Frozen meat is better if you’re ordering in bulk (which earns you discounts and saves on delivery charges), but vacuum sealed meat is better if you’re cooking it on the same day – you don’t have to worry about whether everything will defrost in time for you to cook it or not.

How to Cook Palomilla Steak 

Cooking Palomilla steak is easy and can take about one hour even when you’re marinating the beef. Though if you’re like me and want extra flavor in your dishes, marinate the meat overnight. Even then, the actual cooking time will be somewhere around twenty minutes. 

Here are the ingredients you’ll need: 

  • ½ tablespoon of salt
  • ½ tablespoon of pepper 
  • Dried oregano 
  • Cumin 
  • 2 tablespoons olive oil
  • 2 cloves of garlic, crushed 
  • Juice from 1 squeezed lime 
  • 2 pound sirloin steak cut into 4 to 6 thin pieces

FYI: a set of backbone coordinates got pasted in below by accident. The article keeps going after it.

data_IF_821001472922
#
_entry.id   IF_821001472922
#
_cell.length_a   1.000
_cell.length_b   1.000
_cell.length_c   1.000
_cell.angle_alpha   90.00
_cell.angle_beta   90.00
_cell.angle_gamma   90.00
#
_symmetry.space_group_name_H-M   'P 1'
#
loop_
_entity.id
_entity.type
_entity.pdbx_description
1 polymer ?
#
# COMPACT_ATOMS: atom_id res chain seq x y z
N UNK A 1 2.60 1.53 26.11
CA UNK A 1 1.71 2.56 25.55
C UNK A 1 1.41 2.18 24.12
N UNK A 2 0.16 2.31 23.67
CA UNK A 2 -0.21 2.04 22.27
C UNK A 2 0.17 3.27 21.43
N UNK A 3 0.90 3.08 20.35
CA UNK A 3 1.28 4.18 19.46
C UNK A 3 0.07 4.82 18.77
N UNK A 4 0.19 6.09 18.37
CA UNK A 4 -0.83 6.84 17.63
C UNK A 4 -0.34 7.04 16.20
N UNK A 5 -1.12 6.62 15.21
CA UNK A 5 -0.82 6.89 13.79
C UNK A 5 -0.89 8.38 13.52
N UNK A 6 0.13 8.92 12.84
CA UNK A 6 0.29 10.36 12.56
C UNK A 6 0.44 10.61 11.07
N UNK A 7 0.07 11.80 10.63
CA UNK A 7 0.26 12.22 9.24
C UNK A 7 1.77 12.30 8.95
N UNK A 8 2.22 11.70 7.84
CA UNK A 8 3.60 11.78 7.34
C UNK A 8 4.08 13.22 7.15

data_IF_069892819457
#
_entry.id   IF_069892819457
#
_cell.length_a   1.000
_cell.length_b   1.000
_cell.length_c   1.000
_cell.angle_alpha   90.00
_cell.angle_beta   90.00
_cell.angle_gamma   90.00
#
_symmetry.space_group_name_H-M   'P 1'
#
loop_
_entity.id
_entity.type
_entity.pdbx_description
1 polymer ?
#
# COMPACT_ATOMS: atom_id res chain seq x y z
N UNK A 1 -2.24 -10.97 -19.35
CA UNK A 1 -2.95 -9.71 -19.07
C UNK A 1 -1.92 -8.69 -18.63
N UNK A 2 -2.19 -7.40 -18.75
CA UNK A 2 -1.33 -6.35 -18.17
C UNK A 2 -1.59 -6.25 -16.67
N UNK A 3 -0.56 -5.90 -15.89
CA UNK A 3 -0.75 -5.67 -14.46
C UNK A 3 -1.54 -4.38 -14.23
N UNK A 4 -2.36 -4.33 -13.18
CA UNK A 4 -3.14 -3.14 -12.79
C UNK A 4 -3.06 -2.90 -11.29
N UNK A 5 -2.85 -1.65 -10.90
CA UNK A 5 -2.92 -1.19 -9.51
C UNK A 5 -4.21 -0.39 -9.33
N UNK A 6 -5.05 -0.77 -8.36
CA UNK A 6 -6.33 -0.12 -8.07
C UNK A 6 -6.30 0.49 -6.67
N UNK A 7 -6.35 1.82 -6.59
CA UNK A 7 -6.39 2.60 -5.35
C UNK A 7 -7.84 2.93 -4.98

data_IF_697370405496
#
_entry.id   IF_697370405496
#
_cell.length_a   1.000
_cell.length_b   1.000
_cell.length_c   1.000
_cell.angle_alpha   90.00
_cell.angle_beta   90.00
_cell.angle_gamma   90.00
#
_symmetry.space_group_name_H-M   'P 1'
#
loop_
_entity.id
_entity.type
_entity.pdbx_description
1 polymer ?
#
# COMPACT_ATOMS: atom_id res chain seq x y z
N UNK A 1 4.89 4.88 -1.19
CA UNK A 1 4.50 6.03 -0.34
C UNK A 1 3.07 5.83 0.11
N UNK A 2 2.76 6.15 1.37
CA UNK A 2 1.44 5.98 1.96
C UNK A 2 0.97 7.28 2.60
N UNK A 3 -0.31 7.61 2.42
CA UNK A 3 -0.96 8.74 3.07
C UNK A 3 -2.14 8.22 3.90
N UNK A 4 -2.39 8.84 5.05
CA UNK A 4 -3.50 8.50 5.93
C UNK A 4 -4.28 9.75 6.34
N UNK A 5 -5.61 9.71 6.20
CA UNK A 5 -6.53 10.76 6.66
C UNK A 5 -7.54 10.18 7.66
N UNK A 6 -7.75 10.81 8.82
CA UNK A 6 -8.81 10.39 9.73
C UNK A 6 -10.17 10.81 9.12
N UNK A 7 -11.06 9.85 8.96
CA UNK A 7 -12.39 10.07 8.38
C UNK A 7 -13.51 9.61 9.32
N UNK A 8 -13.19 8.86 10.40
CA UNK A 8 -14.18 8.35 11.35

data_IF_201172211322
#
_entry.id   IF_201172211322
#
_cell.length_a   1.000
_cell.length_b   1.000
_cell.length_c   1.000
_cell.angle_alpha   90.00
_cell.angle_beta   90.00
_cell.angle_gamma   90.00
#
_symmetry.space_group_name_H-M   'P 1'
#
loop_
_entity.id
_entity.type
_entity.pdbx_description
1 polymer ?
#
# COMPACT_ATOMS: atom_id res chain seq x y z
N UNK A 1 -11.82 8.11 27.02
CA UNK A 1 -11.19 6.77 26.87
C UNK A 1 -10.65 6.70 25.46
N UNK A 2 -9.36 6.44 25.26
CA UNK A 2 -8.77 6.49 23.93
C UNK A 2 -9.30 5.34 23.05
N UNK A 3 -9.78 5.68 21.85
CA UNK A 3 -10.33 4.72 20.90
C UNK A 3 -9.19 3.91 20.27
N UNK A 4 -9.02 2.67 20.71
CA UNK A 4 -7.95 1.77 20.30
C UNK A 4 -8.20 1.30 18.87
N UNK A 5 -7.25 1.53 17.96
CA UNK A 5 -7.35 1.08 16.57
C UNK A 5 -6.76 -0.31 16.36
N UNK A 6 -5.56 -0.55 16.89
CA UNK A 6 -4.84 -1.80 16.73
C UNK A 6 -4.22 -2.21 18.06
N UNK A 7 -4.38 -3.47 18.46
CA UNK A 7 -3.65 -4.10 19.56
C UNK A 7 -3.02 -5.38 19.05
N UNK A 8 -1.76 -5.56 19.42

• One thinly sliced onion

The first step is to take the steak and tenderize it with the help of a meat mallet. Once this is done, you need to marinate it for at least half an hour and ideally one and a half hours. To do this, add olive oil, lime juice, garlic, and the spices to the meat. 

After the steak is marinated, add butter to a skillet and sear the steak for 1-2 minutes on each side on medium flame. Make sure not to overcook the steak – since the cut is very thin, you will be able to get it to medium rare with just this. 

Once the pan is empty, don’t clean it. You want to fry your thinly sliced onion in the same butter to make sure it’s full of flavor, and do it on a light flame for a few minutes so it’s soft and golden. Lay the onions on top of the steak on a plate and you’re done. 

In the next section, we’re going to talk about preparing the side dishes that go with this steak. 

Side Dishes to Serve with Palomilla Steak 

Palomilla Steak

The dishes I’m listing below are what’s traditionally eaten with Bistec de Palomilla, but you can always pair the steak with your own personal favorites.